# Math Help - sums of independent

1. ## sums of independent

If X and Y are both uniformly distributed on (0,1), calculate the probabily of X+Y
Here's what I have:
fx(a)=fy(a)=1 because both uniformaly distributed.

Then fx+y(a)=integral (0,1) of fx(a-y)dy
just found by rearranging x+y=a and fy(a)=1

Now, it says that fx+y(a)=integral (0,a) dy=a
My question is how they changed the integration limits

Why isn't it fx+y(a)=integral (0,1) dy=1?

Intuitively the first answer makes more sense, but I'm just confused with the math.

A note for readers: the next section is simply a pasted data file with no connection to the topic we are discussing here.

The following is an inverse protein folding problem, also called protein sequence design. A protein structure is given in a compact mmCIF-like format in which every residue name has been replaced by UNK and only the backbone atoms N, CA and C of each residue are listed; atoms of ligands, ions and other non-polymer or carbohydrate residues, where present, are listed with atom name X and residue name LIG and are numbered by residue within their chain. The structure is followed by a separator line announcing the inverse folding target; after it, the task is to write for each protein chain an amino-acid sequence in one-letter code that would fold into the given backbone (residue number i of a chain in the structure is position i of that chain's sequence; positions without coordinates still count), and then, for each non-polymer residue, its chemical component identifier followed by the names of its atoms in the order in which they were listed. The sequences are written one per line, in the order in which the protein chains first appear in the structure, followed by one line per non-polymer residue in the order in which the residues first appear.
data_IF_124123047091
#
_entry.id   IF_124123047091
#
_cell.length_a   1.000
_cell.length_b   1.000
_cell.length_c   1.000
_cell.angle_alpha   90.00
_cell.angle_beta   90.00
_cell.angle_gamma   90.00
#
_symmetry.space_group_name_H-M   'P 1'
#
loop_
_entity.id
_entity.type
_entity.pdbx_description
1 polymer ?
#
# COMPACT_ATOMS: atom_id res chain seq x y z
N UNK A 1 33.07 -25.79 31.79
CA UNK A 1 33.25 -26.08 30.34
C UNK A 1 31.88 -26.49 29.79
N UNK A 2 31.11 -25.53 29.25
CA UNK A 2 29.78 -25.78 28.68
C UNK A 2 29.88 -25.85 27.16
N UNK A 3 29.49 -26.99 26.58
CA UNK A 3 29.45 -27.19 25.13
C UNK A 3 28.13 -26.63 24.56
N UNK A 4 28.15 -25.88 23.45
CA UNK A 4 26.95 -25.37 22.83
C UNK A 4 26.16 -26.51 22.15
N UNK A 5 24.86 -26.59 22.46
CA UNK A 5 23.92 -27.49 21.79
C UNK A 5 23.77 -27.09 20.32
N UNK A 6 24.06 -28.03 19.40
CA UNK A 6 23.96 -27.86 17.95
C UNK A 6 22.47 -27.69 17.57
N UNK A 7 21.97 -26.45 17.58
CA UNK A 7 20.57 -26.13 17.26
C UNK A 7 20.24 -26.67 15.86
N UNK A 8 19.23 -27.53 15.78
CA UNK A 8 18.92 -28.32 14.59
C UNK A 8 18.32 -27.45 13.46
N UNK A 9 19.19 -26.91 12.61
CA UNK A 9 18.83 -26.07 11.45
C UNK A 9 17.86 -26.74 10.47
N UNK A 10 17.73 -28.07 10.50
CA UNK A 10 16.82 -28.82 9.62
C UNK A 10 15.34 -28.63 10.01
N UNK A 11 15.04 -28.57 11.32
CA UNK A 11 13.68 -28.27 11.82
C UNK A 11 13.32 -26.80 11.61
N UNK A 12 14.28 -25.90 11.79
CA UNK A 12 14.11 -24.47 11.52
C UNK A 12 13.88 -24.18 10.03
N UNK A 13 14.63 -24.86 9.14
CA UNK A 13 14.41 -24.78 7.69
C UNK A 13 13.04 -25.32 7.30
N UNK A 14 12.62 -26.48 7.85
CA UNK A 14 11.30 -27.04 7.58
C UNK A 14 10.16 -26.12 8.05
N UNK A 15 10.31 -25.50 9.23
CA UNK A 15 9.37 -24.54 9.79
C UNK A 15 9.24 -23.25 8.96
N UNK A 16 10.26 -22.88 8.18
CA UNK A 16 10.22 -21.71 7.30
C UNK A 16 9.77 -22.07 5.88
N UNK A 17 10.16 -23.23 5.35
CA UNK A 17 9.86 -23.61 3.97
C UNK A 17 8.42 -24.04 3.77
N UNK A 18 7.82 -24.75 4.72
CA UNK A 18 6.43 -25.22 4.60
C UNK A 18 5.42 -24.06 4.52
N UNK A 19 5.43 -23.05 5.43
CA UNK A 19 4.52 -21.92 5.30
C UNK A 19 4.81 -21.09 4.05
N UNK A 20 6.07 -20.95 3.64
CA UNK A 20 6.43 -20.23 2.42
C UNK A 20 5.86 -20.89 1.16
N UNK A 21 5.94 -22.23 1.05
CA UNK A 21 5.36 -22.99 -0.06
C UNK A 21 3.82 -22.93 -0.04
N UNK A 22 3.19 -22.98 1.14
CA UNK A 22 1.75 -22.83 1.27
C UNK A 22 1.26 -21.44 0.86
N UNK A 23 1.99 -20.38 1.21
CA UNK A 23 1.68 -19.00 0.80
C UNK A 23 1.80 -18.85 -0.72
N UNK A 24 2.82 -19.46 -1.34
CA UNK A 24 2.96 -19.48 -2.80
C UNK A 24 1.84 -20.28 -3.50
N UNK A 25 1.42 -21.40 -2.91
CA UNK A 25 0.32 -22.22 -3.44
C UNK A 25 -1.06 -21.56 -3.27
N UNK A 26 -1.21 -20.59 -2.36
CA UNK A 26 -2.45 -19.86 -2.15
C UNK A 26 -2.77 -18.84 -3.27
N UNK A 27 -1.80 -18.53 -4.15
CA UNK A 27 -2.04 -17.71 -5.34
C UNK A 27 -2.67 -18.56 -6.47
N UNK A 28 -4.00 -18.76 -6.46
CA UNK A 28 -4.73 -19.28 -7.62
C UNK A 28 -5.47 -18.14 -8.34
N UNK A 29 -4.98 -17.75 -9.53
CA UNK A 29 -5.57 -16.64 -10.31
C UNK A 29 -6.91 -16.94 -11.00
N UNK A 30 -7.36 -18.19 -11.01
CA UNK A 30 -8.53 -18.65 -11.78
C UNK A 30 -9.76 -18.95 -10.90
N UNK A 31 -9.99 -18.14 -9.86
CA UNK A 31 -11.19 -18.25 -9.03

2. the sum of two indep U(0,1) is a triangular density
that's 0 when S=X+Y is less than 0 or greater than 2.
It's s on 0<s<1 and it's 2-s on 1<s<2.
The way to figure that out is via the CDF.
$P(S\le s)=P(X+Y\le s)$.
Then draw the unit square of x and y between (0,1) for both
and find this area WITHOUT integrating, use geometry.